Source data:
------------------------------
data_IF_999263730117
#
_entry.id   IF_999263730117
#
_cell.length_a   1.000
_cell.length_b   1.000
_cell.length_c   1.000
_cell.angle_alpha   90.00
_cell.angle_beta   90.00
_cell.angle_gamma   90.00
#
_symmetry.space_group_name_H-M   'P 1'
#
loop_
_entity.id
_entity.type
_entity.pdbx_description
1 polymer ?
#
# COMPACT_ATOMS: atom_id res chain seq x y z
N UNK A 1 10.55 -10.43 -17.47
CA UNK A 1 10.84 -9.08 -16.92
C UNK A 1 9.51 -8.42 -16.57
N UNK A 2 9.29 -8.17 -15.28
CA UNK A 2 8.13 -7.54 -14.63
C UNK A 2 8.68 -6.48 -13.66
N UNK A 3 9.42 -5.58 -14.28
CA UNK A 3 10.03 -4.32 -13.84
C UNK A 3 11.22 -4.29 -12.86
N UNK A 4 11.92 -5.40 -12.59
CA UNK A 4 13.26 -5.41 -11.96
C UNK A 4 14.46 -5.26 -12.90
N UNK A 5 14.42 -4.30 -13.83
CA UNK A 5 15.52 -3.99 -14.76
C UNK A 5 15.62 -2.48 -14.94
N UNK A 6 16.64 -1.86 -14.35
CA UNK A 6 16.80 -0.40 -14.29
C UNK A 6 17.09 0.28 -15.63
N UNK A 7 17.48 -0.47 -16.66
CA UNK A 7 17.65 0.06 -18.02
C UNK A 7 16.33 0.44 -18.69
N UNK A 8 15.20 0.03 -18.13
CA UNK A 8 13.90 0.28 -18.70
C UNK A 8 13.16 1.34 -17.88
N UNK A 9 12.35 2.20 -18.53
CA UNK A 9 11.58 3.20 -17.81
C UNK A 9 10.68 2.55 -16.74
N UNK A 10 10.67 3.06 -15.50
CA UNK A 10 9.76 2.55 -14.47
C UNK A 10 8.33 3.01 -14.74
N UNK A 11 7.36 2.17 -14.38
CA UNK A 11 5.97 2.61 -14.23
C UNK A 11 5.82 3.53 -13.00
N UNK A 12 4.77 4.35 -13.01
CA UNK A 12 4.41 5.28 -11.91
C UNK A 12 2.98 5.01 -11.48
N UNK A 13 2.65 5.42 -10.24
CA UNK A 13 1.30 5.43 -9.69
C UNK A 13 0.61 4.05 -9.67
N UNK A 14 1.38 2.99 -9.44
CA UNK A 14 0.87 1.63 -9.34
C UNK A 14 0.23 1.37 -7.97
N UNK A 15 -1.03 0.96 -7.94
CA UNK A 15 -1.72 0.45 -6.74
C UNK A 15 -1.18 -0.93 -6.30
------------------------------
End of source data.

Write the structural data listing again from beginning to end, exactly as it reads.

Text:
data_IF_999263730117
#
_entry.id   IF_999263730117
#
_cell.length_a   1.000
_cell.length_b   1.000
_cell.length_c   1.000
_cell.angle_alpha   90.00
_cell.angle_beta   90.00
_cell.angle_gamma   90.00
#
_symmetry.space_group_name_H-M   'P 1'
#
loop_
_entity.id
_entity.type
_entity.pdbx_description
1 polymer ?
#
# COMPACT_ATOMS: atom_id res chain seq x y z
N UNK A 1 10.55 -10.43 -17.47
CA UNK A 1 10.84 -9.08 -16.92
C UNK A 1 9.51 -8.42 -16.57
N UNK A 2 9.29 -8.17 -15.28
CA UNK A 2 8.13 -7.54 -14.63
C UNK A 2 8.68 -6.48 -13.66
N UNK A 3 9.42 -5.58 -14.28
CA UNK A 3 10.03 -4.32 -13.84
C UNK A 3 11.22 -4.29 -12.86
N UNK A 4 11.92 -5.40 -12.59
CA UNK A 4 13.26 -5.41 -11.96
C UNK A 4 14.46 -5.26 -12.90
N UNK A 5 14.42 -4.30 -13.83
CA UNK A 5 15.52 -3.99 -14.76
C UNK A 5 15.62 -2.48 -14.94
N UNK A 6 16.64 -1.86 -14.35
CA UNK A 6 16.80 -0.40 -14.29
C UNK A 6 17.09 0.28 -15.63
N UNK A 7 17.48 -0.47 -16.66
CA UNK A 7 17.65 0.06 -18.02
C UNK A 7 16.33 0.44 -18.69
N UNK A 8 15.20 0.03 -18.13
CA UNK A 8 13.90 0.28 -18.70
C UNK A 8 13.16 1.34 -17.88
N UNK A 9 12.35 2.20 -18.53
CA UNK A 9 11.58 3.20 -17.81
C UNK A 9 10.68 2.55 -16.74
N UNK A 10 10.67 3.06 -15.50
CA UNK A 10 9.76 2.55 -14.47
C UNK A 10 8.33 3.01 -14.74
N UNK A 11 7.36 2.17 -14.38
CA UNK A 11 5.97 2.61 -14.23
C UNK A 11 5.82 3.53 -13.00
N UNK A 12 4.77 4.35 -13.01
CA UNK A 12 4.41 5.28 -11.91
C UNK A 12 2.98 5.01 -11.48
N UNK A 13 2.65 5.42 -10.24
CA UNK A 13 1.30 5.43 -9.69
C UNK A 13 0.61 4.05 -9.67
N UNK A 14 1.38 2.99 -9.44
CA UNK A 14 0.87 1.63 -9.34
C UNK A 14 0.23 1.37 -7.97
N UNK A 15 -1.03 0.96 -7.94
CA UNK A 15 -1.72 0.45 -6.74
C UNK A 15 -1.18 -0.93 -6.30